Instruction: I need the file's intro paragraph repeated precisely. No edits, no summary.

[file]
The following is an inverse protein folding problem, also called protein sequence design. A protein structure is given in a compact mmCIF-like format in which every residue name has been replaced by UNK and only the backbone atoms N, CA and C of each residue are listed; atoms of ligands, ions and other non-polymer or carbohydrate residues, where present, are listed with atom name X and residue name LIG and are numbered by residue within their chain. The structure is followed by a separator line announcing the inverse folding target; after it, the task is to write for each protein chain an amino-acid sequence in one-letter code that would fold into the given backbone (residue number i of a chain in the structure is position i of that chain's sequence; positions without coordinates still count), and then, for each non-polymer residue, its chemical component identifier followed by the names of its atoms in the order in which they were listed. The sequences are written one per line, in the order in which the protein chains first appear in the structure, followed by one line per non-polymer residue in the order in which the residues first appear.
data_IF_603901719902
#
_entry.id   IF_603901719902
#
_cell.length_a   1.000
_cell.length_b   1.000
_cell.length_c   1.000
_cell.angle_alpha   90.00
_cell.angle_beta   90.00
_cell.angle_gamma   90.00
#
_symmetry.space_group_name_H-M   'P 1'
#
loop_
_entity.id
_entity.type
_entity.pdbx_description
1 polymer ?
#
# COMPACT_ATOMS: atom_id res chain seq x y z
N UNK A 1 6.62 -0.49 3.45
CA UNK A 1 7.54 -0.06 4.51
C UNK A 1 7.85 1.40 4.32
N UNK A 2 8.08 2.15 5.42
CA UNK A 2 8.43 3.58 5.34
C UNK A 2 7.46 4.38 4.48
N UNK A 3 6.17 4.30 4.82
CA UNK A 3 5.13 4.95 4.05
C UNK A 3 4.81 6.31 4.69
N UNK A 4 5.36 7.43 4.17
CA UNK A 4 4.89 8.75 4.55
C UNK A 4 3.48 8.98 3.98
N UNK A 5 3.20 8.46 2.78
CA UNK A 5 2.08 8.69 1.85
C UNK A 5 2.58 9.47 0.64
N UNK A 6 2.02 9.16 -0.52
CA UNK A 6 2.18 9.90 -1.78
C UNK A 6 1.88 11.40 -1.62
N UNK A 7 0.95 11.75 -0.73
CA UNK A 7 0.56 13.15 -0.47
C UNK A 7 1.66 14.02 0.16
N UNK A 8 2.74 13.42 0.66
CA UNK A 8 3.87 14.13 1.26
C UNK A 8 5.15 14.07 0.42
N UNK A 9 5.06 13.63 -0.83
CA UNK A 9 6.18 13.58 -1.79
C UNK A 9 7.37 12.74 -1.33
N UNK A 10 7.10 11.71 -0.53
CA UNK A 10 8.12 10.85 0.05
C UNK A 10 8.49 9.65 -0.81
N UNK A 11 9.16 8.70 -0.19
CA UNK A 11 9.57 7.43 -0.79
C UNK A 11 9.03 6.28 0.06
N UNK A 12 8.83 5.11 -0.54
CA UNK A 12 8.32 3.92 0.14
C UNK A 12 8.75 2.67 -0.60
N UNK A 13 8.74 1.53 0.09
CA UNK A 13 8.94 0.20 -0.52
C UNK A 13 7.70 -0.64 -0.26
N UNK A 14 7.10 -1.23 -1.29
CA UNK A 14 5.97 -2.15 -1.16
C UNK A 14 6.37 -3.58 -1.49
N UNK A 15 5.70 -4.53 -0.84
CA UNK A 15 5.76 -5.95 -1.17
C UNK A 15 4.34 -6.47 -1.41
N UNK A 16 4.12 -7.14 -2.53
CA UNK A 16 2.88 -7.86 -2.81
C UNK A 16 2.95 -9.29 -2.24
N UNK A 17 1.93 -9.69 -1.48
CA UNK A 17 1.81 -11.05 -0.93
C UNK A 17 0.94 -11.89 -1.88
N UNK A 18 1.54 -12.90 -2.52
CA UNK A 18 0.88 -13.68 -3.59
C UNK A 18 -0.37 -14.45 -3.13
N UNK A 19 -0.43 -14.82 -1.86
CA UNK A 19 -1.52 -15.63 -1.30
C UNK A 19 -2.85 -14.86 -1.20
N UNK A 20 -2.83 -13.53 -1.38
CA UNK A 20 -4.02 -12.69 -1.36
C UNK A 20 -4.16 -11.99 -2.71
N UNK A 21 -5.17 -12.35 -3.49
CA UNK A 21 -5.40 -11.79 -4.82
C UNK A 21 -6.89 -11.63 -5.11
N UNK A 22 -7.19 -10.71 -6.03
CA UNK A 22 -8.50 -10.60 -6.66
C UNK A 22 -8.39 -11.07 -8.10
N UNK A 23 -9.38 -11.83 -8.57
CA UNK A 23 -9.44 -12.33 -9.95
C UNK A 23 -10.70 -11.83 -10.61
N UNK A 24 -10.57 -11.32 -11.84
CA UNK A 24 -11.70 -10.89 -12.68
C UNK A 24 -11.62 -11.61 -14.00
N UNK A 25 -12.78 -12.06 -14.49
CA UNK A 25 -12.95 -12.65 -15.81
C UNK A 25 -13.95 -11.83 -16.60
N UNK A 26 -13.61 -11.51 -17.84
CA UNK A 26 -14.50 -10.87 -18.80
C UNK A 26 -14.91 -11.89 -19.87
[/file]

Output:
The following is an inverse protein folding problem, also called protein sequence design. A protein structure is given in a compact mmCIF-like format in which every residue name has been replaced by UNK and only the backbone atoms N, CA and C of each residue are listed; atoms of ligands, ions and other non-polymer or carbohydrate residues, where present, are listed with atom name X and residue name LIG and are numbered by residue within their chain. The structure is followed by a separator line announcing the inverse folding target; after it, the task is to write for each protein chain an amino-acid sequence in one-letter code that would fold into the given backbone (residue number i of a chain in the structure is position i of that chain's sequence; positions without coordinates still count), and then, for each non-polymer residue, its chemical component identifier followed by the names of its atoms in the order in which they were listed. The sequences are written one per line, in the order in which the protein chains first appear in the structure, followed by one line per non-polymer residue in the order in which the residues first appear.